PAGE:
I wonder how many of us in India noticed about the news that the pharmaceutical giant Ranbaxy generic drug maker Ranbaxy pleaded guilty on Monday to federal drug safety violations in the US and will pay $500 million in fines to resolve claims that it sold subpar drugs and made false statements to the Food and Drug Administration (FDA) about its manufacturing practices at two factories in India.
If you missed the news please read it either in The New York Times or Reuters or our own Economic Times.
For a country which is obsessed with the Indian Premier League and the personal lives of it's film stars, I don't think this sort of news would garner much attention. Of course, there will one group of us who will be term it as US's vendetta on Indian business interests.
The quality of drugs available in the Indian market has always been doubtful. The details from the news items is alarming . . . unreliable shelf lives, absence of proper quality and safety tests, batches of atorvostatin contained glass particles, lying to the FDA and falsified data. I wonder how much of this is true with the other companies.
In the US, there is a FDA to keep a tab on the companies. Who does that in India?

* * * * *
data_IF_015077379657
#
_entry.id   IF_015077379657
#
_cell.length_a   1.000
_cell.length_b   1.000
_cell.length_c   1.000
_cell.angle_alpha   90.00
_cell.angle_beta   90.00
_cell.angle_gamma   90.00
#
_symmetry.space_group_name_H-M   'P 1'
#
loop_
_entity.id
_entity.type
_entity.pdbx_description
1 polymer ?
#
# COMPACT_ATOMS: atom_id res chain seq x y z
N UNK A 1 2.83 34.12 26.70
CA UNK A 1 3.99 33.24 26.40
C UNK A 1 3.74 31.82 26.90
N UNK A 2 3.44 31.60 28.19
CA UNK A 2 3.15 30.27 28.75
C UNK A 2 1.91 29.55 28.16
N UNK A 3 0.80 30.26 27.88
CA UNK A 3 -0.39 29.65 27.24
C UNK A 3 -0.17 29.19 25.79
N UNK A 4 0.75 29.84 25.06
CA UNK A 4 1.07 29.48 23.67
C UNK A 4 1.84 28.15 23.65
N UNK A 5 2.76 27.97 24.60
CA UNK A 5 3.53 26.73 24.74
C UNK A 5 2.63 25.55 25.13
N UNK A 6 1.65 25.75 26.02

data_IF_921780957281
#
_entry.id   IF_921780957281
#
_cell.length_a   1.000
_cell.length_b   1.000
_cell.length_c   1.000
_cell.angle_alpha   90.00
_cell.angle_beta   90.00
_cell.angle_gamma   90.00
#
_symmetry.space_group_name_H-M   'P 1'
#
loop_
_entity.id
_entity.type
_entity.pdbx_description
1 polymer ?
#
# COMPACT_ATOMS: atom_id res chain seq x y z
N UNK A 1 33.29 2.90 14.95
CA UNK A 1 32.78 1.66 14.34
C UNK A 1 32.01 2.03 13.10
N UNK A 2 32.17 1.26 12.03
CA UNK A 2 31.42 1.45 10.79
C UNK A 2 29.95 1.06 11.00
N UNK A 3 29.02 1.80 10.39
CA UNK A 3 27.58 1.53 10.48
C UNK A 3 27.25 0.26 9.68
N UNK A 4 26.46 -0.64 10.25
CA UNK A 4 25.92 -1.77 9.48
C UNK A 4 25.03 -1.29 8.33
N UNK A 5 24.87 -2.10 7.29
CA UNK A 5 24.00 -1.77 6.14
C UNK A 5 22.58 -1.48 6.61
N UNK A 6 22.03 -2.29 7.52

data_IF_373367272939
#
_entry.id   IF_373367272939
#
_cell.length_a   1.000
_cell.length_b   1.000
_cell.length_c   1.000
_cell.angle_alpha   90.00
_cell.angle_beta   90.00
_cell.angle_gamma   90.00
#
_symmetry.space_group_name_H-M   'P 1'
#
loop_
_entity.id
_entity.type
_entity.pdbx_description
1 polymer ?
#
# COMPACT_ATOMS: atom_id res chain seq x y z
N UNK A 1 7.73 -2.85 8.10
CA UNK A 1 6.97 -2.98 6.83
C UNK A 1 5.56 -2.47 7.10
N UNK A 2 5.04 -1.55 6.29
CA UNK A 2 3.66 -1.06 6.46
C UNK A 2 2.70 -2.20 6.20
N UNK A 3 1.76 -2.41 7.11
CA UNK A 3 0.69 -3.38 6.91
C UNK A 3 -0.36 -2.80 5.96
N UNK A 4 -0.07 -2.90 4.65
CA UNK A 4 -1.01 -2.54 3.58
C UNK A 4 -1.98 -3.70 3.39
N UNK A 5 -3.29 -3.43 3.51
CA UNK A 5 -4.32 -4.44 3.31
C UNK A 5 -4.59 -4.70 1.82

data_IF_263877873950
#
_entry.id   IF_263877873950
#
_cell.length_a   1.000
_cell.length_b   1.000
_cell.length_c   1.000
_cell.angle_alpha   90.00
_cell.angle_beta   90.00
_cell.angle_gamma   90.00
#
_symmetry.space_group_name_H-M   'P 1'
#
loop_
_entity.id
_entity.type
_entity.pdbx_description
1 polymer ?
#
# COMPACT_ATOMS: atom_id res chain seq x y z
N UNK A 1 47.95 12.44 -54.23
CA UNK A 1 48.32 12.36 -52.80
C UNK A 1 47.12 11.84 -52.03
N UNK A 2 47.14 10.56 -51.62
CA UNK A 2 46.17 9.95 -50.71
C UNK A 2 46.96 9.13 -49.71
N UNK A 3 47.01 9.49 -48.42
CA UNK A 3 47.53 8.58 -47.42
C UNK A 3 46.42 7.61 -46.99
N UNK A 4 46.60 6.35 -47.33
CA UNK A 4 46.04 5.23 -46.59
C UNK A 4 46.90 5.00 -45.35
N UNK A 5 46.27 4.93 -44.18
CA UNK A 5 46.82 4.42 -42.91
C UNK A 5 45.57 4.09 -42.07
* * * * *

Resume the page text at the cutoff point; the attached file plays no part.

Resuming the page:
We've all heard enough stories of how different brands of the same drug differ in their effectiveness. To make matters worse, the number of unethical combination preparations very much against the principles of any drug formulary has been an issue of major concern.
In the corrupt scheme of things in the country, I wonder how much of a policing can one successfully do in the area of pharmaceutical regulations.
As I mentioned in one of my previous posts, the plot thickens in a situation where doctors are educated and updated by the pharmaceutical industry on prescription practices. One can only imagine about the sort of flawed information they will end up getting.
Now, what can the common man do about this.
First of all, there is the well known fact that medicines may not be needed for quite a lot of conditions. It is time we asked ourselves about how serious we are to assimilate interventions such as lifestyle modifications, exercise and diet changes.
There are enough stories about how drugs touted as miracle chemicals turned out to be big killers.
Do recheck if you really need the antibiotic or the analgesic or the anti-histamine being prescribed. And you may not need the umpteen number of multivitamins and supplementary pills. Do query your doctor about why a particular medicine is being given.
And when you have to buy a medicine, buy it from a government run pharmacy if possible. But again, in India you can never tell.
The bottom line . . . prevention is better than cure.